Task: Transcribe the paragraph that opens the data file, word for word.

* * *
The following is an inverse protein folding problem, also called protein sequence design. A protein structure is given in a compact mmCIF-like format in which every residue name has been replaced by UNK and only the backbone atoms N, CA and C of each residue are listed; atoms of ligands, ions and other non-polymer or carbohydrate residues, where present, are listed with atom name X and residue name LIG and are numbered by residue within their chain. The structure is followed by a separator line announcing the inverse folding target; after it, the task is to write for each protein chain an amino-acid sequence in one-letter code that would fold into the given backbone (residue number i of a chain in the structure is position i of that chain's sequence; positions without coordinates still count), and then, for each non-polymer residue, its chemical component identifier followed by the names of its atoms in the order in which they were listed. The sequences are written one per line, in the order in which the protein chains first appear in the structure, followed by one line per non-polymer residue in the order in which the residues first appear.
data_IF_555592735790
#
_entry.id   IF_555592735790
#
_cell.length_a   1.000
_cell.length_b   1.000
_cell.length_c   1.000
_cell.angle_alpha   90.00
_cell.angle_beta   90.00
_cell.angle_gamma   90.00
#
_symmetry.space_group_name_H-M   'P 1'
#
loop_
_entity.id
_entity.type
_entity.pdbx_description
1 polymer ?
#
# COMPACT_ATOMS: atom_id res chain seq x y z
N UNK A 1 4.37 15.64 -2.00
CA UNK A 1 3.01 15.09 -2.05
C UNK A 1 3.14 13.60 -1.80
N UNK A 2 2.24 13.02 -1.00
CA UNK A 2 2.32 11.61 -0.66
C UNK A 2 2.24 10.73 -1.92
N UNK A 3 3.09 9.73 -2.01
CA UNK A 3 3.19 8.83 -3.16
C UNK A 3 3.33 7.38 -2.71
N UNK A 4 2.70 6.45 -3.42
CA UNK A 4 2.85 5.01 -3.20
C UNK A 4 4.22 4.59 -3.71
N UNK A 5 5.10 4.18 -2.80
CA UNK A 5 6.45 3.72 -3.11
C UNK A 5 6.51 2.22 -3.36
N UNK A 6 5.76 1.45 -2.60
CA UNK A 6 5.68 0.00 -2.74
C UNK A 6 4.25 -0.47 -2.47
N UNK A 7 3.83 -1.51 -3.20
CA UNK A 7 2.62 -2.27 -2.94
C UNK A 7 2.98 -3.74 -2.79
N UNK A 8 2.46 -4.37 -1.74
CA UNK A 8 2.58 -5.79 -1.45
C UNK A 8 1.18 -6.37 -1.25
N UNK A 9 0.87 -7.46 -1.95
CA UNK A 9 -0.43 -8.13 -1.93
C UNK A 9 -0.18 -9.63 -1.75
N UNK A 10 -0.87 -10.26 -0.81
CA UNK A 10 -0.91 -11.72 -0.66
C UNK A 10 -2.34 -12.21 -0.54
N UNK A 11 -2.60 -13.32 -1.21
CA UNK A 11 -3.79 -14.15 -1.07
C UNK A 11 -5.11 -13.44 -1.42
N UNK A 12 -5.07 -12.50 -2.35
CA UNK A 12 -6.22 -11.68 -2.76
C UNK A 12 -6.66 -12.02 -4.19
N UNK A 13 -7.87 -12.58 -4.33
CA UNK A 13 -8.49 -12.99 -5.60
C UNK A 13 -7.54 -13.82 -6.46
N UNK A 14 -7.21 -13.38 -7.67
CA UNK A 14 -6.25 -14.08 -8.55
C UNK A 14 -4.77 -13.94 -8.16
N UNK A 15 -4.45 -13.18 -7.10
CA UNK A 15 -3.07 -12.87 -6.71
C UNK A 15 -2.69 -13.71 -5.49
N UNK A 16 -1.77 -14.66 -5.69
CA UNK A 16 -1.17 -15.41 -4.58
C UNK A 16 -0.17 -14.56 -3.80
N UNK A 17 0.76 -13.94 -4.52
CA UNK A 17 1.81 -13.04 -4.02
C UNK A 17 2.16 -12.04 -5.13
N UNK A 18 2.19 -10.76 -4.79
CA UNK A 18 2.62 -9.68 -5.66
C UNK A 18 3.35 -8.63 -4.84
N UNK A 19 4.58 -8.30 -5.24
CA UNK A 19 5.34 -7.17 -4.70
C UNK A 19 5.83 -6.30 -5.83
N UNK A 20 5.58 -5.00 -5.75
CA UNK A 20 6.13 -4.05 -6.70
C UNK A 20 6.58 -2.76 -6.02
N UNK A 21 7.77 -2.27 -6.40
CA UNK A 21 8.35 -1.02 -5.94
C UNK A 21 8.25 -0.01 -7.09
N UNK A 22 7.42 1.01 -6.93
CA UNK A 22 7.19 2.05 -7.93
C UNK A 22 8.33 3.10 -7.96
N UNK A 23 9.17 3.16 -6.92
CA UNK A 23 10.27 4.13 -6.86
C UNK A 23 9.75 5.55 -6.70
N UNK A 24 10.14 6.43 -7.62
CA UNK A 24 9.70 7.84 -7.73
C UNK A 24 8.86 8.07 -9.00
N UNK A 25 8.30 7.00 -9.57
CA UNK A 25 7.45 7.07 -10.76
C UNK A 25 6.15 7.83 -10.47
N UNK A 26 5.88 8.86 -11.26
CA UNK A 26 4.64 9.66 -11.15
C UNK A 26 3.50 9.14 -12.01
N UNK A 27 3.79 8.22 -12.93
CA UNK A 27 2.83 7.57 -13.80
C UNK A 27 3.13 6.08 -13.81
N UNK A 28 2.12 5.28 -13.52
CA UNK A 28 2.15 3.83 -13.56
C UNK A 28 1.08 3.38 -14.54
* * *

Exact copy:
The following is an inverse protein folding problem, also called protein sequence design. A protein structure is given in a compact mmCIF-like format in which every residue name has been replaced by UNK and only the backbone atoms N, CA and C of each residue are listed; atoms of ligands, ions and other non-polymer or carbohydrate residues, where present, are listed with atom name X and residue name LIG and are numbered by residue within their chain. The structure is followed by a separator line announcing the inverse folding target; after it, the task is to write for each protein chain an amino-acid sequence in one-letter code that would fold into the given backbone (residue number i of a chain in the structure is position i of that chain's sequence; positions without coordinates still count), and then, for each non-polymer residue, its chemical component identifier followed by the names of its atoms in the order in which they were listed. The sequences are written one per line, in the order in which the protein chains first appear in the structure, followed by one line per non-polymer residue in the order in which the residues first appear.